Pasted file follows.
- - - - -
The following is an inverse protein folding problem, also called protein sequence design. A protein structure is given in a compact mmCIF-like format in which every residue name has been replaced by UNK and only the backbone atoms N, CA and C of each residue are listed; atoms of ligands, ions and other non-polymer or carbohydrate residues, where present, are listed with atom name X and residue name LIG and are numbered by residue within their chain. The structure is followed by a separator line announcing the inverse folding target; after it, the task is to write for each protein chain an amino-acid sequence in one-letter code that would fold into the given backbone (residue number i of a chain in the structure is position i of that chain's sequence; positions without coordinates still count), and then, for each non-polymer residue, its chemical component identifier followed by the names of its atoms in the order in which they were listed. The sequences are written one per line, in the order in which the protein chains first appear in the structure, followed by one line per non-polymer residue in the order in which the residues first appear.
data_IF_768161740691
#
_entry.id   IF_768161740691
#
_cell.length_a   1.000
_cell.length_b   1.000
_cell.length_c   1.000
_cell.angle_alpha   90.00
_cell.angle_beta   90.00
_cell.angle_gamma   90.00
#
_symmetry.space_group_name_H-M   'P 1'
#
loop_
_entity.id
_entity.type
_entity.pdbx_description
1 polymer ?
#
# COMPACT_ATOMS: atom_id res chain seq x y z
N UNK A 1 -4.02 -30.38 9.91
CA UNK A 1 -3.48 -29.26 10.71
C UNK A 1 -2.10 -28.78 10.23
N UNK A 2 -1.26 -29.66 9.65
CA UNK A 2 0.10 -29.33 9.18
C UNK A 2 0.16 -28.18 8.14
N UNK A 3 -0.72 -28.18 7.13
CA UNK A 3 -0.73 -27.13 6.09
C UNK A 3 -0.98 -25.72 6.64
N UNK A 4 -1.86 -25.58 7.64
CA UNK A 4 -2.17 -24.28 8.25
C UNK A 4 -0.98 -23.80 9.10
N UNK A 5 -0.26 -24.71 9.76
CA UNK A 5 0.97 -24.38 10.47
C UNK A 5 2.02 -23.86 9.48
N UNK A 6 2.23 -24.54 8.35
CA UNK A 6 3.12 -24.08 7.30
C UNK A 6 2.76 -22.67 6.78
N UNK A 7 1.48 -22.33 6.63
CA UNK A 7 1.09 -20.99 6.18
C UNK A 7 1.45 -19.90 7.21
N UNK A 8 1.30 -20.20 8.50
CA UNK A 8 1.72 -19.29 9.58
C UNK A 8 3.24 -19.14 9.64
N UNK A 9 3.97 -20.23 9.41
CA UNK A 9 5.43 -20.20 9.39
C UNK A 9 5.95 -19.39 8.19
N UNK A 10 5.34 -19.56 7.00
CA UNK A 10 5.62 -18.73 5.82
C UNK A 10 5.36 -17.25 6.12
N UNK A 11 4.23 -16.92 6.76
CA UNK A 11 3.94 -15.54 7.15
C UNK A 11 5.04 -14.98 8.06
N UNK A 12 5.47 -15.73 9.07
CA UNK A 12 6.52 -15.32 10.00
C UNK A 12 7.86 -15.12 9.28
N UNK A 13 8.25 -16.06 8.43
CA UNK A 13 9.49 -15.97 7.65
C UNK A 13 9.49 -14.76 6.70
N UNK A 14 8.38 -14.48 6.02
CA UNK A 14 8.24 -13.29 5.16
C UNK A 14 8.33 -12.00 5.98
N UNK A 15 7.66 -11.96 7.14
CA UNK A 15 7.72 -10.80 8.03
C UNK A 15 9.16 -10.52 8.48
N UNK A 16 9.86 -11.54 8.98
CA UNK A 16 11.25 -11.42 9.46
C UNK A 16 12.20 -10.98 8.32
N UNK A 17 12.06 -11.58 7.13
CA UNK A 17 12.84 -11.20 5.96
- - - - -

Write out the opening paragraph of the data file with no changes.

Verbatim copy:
The following is an inverse protein folding problem, also called protein sequence design. A protein structure is given in a compact mmCIF-like format in which every residue name has been replaced by UNK and only the backbone atoms N, CA and C of each residue are listed; atoms of ligands, ions and other non-polymer or carbohydrate residues, where present, are listed with atom name X and residue name LIG and are numbered by residue within their chain. The structure is followed by a separator line announcing the inverse folding target; after it, the task is to write for each protein chain an amino-acid sequence in one-letter code that would fold into the given backbone (residue number i of a chain in the structure is position i of that chain's sequence; positions without coordinates still count), and then, for each non-polymer residue, its chemical component identifier followed by the names of its atoms in the order in which they were listed. The sequences are written one per line, in the order in which the protein chains first appear in the structure, followed by one line per non-polymer residue in the order in which the residues first appear.